© Jessica Lopez
Every time I put on La Luz I feel like I should be watching some lost Tarantino classic, and I mean that in the best possible sense. While so many aspects of the band feel at once familiar to the listener, there’s is an intriguing and unique take on the 60’s Motown doo-wop sound deftly teamed with some serious surf and garage rock influence. Keyboards and reverb soaked guitar jangle and meld into the melodic and haunting vocal-harmonies, twisting and spiraling into a slow surfy dirge threatening to consume the listener completely as they drift off into the calm cosmic ether of sound. Their Damp Face EP has been kicking around for almost a year now, originally self-released in an edition of a hundred cassettes, and managed to turn enough heads that Burger records reissued the EP with an extended 250 cassette run. The recently released Call Me in the Day 7” comprised of two tracks from the Damp Face EP has served to further impress audiences, critics and labels alike and La Luz is currently planning a massive U.S. tour for summer later this year. I was one of the lucky few who managed to pick up a copy of the original pressing of the cassette and have been chomping at the bit to see if the band had any plans to release a full-length or follow-up ever since. Now having heard rumblings about and an upcoming release on Suicide Squeeze Records I finally had my excuse to track them down!
What’s the bands lineup? Is this your original lineup?
Shana: Alice Sandahl – keyboards, Abbey Blackwell – bass, Marian Li-Pino – drums, Shana Cleveland – guitar. The original line-up had a different keyboard player, Katie Jacobson, she played on our Damp Face EP.
Are any of you in any other bands? Have you released any material with any other bands?
Shana: I have another back called Shana Cleveland and the Sandcastles, which doesn’t play very often, but it’s an outlet for me to perform quieter music than La Luz. We have one self-released album called Oh Man, Cover the Ground. My old band the Curious Mystery recorded two albums that were released on K Records.
Marian: Alice and I were in the Pica Beats together, so we’re both on the latest album.
Abbey: I play in a singer-songwriter/folky group with my friend Katie called Honey Noble, as well as a solemn, poppy, synth-based band called Wand.
Alice: I have a solo project called Alice in the River with Joel Harmon (Grand Hallway, Sleepeyes of Death) and Margaux LeSourd. It’s an outlet for me to play music that I’ve written and focus on vocal compositions.
Where are you originally from? Where is the band located now?
Shana: La Luz is based in Seattle. I’m from Kalamazoo, Michigan originally.
Marian: I was born in Illinois and moved around a bunch as a kid, but I’m essentially from Washington.
Abbey: I grew up in Everett but was born in Oklahoma.
Alice: I’m from the sexy southern suburbs of Chicago.
How would you describe the local scene where you are located now?
Shana: I haven’t lived in a ton of places, but it seems like Seattle must have one of the best music scenes anywhere. I mean just the sheer number of bands is out of control. There’s got to be more bands per capita in Seattle than any other city in the U.S. I’m not basing this on any actual knowledge, but I’m pretty sure I’m right. Seattle, and the northwest in general, has a really unique musical history; from soul in the Central District back in the day, to Jimi Hendrix, to Grunge, to Riot Grrl and just a crazy wealth of fantastic independent labels. I think that draws a lot of musicians who are really driven and passionate about music to the area. It’s what brought me here.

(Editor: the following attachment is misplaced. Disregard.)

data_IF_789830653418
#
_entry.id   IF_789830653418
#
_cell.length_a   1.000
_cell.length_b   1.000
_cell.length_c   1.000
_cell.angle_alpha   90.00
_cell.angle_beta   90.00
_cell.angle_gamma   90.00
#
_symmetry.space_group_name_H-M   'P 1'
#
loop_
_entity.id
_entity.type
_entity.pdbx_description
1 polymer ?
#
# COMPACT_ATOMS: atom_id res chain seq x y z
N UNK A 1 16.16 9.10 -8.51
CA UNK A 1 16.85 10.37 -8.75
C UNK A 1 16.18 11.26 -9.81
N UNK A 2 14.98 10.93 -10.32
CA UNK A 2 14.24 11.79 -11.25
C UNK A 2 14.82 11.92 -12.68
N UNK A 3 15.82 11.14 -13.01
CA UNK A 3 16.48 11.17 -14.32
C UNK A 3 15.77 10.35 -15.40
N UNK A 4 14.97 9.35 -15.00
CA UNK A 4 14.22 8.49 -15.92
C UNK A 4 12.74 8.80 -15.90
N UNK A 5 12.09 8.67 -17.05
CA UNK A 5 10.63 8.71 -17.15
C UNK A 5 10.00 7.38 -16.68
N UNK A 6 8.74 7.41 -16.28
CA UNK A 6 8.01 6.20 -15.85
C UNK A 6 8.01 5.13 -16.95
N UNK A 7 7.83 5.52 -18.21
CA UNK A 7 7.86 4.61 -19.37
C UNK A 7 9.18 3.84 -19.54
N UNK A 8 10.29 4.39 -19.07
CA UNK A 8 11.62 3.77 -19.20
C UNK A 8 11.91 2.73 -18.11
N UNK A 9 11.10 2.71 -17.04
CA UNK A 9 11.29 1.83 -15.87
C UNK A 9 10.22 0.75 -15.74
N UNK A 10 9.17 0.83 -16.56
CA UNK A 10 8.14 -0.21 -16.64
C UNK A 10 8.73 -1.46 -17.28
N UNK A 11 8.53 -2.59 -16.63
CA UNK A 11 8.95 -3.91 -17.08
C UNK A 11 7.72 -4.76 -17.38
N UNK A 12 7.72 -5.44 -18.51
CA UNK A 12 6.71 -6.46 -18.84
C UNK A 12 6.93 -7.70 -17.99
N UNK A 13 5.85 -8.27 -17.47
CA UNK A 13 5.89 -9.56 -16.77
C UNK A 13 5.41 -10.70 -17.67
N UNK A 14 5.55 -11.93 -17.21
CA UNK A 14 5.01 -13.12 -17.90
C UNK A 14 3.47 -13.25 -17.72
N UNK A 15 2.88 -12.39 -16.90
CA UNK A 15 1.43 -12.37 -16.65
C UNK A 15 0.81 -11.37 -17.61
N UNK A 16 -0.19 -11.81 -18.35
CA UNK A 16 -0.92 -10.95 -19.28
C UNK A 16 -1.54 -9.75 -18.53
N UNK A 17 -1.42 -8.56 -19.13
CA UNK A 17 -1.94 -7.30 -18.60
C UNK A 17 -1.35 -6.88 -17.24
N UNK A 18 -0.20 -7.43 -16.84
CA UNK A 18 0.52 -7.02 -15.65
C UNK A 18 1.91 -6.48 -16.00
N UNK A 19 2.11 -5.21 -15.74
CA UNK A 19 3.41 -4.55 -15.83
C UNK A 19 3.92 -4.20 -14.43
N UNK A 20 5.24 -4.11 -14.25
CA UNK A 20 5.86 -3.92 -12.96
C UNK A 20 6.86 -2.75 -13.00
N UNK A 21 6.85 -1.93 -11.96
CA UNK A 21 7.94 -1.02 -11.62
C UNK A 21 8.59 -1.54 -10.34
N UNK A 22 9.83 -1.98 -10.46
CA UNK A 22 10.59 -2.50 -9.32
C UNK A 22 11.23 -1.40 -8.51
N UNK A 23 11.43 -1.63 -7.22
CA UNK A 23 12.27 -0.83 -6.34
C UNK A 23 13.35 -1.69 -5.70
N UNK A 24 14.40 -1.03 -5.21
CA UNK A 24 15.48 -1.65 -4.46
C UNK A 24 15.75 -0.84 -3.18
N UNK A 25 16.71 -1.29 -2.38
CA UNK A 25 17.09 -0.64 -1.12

Abbey: There is such a wide variety of stable music scenes in Seattle that it’s baffling! I do a lot of stuff with the free improvisation and jazz scenes and then to come into the “garage” or “rock” scene and find it just as, if not more, expansive is quite promising.
Alice: Yeah, its mind boggling how much music is happening in this town. One thing I’d say that I really appreciate about this scene is how supportive musicians are of each other. It’s competitive, but people still have your back and that feels good.
Did either the scene where you grew up or your current one play a large role in the history or evolution of La Luz?
Shana: Living on the west coast inspired me to start La Luz. I’ve always loved old soul and doo-wop music, and have discovered a lot of stuff in that vein through Mississippi Records compilations and tape mixes that Calvin Johnson put out. But I don’t know if I ever thought of something like that was possible these days until I started hearing all these awesome west coast garage bands that were incorporating a lot of early rock and roll and soul sounds into their music, like the Shivas and Shannon and the Clams.
How and when did you all meet?
Shana: I met Marian playing in the Curious Mystery and I met Abbey at Café Racer, my favorite Seattle hang out spot.
Marian: And I met Alice a few years back when I joined the Pica Beats.
Alice: Yep, Marian and I had the pleasure of drumming together in the Pica Beats. And I knew Shana
from sharing bills with Curious Mystery as well as having many mutual friends.
© Kelly O aka The Stranger
What led you to start La Luz and when did it begin?
Shana: I felt like there was a band I was dying to see but I couldn’t find anywhere, so we started it.
Marian: I was lucky enough to be in Shana’s vicinity when she devised the surf-rock plan last year.
Alice: And I was lucky enough to know these fine ladies.
What does the name La Luz mean or refer to?
La Luz: It means “the light” in Spanish.
Your music is an entrancing combination of familiar sounds, reinterpreted and yet strikingly original at the same time, I’m very curious as to who some of your personal musical influences are? What about the band as a whole rather than individually?